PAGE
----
Unlike planets, comets move on highly elongated orbits, and therefore are visible only at short periods close to the Sun.
The main part of any comet is its nucleus .
According to the hypothesis of the famous American researcher of comets Fred Lawrence Whipple, cometary nucleus is an ice consisting of a mixture of frozen water and frozen gases interspersed with refractory rocky and metallic particles . Figuratively speaking, it looks like a “dirty iceberg”.
Let us imagine that we see the newly opened the comet, which is somewhere in the vicinity of Jupiter’s orbit. Seeing through the telescope hazy pale speck, like a spherical nebula (such unattractive are presented to the observer of a distant comet), we may be disappointed at first. With the approach of the comet to the Sun the solar flux increases. Comet “ice” begin to evaporate rapidly. Around the nucleus formed a vast glowing gas shell – coma. Together with the core of it is the head of the comet. Continue reading
Radiation risk for astronauts (radiobiological rationale)
The book covers a fairly wide range of materials concerning the sources of cosmic rays affecting astronauts in the implementation of interplanetary and orbital space flight, the quantities of the doses, the reactions of individual systems and the whole organism of animals and humans, and changes its stability when the complex character of radiation exposure in space.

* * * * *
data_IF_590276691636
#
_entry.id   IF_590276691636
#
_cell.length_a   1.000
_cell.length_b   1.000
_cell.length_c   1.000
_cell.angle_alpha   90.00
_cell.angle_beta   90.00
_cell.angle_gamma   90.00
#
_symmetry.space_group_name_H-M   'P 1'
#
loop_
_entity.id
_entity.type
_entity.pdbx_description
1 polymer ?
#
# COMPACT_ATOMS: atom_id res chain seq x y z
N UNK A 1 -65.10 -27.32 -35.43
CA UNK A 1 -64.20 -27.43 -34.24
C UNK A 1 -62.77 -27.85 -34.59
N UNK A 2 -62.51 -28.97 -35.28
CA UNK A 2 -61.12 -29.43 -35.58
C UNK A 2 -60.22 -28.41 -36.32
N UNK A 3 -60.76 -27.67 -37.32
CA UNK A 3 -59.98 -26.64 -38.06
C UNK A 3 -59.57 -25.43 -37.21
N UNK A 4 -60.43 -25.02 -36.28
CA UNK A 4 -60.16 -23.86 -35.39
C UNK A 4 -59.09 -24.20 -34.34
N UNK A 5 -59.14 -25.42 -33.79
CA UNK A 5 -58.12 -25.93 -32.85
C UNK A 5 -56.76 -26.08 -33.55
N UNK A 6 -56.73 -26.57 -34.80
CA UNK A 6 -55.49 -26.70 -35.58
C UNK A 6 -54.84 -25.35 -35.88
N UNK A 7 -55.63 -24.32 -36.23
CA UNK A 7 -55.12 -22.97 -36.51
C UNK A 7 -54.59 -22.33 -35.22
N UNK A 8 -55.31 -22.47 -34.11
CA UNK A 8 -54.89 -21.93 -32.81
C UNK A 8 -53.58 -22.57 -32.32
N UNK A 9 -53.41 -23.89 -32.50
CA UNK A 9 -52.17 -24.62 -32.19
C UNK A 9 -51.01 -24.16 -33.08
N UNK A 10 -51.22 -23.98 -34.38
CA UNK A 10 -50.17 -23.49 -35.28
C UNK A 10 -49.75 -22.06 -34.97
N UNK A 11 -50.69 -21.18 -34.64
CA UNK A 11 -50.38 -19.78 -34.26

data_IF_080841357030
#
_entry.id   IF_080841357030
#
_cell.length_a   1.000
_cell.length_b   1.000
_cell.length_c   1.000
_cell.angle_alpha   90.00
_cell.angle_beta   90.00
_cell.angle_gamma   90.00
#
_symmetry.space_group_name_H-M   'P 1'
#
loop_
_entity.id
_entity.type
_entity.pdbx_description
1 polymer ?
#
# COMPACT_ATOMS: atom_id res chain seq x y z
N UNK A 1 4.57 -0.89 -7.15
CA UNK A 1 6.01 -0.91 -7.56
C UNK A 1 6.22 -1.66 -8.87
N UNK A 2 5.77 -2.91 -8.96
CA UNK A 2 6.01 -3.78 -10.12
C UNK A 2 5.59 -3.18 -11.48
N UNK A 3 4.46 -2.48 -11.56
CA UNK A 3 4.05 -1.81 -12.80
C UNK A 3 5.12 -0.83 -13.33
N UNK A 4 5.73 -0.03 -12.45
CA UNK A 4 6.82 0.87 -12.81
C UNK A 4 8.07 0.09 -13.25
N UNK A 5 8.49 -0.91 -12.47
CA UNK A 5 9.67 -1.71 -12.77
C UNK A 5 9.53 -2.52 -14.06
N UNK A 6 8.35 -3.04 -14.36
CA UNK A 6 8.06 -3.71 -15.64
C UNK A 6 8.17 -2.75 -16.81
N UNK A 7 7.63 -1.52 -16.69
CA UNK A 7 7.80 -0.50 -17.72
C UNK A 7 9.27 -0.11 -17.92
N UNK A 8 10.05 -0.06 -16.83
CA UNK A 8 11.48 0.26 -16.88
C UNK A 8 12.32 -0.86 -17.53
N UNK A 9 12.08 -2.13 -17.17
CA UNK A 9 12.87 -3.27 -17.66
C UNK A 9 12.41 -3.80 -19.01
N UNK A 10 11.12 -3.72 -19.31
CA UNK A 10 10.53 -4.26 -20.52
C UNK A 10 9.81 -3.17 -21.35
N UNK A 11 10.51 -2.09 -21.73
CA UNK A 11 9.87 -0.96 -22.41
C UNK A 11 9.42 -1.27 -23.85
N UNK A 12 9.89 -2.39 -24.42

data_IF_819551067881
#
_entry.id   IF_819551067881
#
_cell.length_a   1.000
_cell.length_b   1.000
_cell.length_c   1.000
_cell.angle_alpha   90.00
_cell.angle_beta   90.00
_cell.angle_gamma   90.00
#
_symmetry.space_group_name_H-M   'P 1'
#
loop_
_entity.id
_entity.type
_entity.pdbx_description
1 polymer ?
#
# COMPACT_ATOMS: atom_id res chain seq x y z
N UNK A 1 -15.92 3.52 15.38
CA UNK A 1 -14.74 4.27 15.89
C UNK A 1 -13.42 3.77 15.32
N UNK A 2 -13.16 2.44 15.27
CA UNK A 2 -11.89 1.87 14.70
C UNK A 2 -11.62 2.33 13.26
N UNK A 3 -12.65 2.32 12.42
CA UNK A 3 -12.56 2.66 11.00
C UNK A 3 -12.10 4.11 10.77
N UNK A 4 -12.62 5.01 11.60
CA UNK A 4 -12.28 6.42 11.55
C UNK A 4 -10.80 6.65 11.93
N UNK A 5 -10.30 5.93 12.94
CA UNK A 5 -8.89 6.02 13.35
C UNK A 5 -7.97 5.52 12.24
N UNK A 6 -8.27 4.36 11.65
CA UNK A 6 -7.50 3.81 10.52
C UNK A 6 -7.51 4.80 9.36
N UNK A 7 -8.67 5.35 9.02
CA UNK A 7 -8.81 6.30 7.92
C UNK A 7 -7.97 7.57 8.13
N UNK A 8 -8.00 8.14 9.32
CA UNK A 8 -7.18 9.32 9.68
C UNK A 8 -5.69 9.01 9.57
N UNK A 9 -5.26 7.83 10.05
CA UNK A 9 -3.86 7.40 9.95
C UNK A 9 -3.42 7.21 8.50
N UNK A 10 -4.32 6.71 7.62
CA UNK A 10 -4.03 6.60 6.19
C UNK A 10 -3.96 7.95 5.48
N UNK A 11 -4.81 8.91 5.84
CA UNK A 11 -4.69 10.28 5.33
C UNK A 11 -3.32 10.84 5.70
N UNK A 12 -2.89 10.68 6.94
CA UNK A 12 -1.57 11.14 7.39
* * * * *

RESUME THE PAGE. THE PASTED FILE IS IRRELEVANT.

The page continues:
The results of a 14-year experiment on a large lot dogs with simulation values of the doses and nature of dose distribution in time, which will affect astronauts during the flight to Mars. The considered models of formation of radiation damage in the hematopoietic system and the level of the organism during long exposures with varying dose rate, and the model of radiation mortality rate of mammals, describing accelerated aging and the changing age-specific mortality rates in a dose-and dose rate radiation exposure.
The book presents the algorithms and results of calculations of the radiation risk in the process of interplanetary and orbital missions throughout the life of astronauts, as well as data on possible sacramentoa life expectancy. The new approaches to the regulation of radiation exposure and justifies the new lower acceptable dose to astronauts during flights and during the whole professional activity. Continue reading
Of course, the oceans are huge and mountains impress with their value. And seven billion people is a lot, but still. Since we all live on planet Earth (whose diameter is 12 742 km), it is easy to forget how insignificant we really are small. All we need to do is look up at night, the sky, and realize that we are just a bunch of dust in the immeasurable vast Universe.
10. Jupiter. The largest planet (142 984 kilometres in diameter)
Jupiter – the largest planet of our Solar System. Ancient astronomers named Jupiter after the main Roman God. Jupiter is the fifth most close planet to the Sun. The atmosphere of Jupiter consists of about 84 percent hydrogen and about 15 percent helium, with small amounts of acetylene, ammonia, ethane, methane, phosphine, hydrogen and water vapor. Jupiter has a mass 318 times the mass of Earth and a diameter 11 times larger than the diameter of the Earth. The mass of Jupiter is 70% of the total mass of all other planets of our Solar System. The volume of Jupiter is large enough that it could fit 1300 planets the size of Earth. The planet has 63 known satellites (moons) but most of them have very small sizes, and disappear. Continue reading